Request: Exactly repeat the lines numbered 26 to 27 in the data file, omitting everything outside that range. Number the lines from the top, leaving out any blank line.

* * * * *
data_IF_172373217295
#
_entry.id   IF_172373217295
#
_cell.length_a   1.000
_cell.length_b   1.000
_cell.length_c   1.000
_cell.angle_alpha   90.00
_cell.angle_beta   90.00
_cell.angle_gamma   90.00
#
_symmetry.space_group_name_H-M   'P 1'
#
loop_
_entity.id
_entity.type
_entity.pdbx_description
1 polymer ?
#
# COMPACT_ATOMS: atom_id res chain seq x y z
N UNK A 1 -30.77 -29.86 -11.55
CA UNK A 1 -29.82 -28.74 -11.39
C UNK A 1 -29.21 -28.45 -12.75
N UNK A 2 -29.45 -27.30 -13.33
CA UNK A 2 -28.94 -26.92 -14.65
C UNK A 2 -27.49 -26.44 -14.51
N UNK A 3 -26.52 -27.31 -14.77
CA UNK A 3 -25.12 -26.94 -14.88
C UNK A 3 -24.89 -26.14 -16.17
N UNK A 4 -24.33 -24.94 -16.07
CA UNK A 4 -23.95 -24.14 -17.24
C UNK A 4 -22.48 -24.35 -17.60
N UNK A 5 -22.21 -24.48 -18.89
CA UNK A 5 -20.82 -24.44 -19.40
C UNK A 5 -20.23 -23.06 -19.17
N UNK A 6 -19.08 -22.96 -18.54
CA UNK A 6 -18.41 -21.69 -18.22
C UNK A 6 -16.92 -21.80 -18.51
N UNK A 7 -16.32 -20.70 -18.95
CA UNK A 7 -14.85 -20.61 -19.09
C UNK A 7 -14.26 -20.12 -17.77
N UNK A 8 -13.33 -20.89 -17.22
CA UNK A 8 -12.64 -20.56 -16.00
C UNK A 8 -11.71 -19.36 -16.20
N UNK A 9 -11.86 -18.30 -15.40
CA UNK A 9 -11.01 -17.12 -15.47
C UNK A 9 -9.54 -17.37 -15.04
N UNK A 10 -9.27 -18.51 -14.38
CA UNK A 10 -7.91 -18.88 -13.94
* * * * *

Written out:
C UNK A 2 -27.49 -26.44 -14.51
N UNK A 3 -26.52 -27.31 -14.77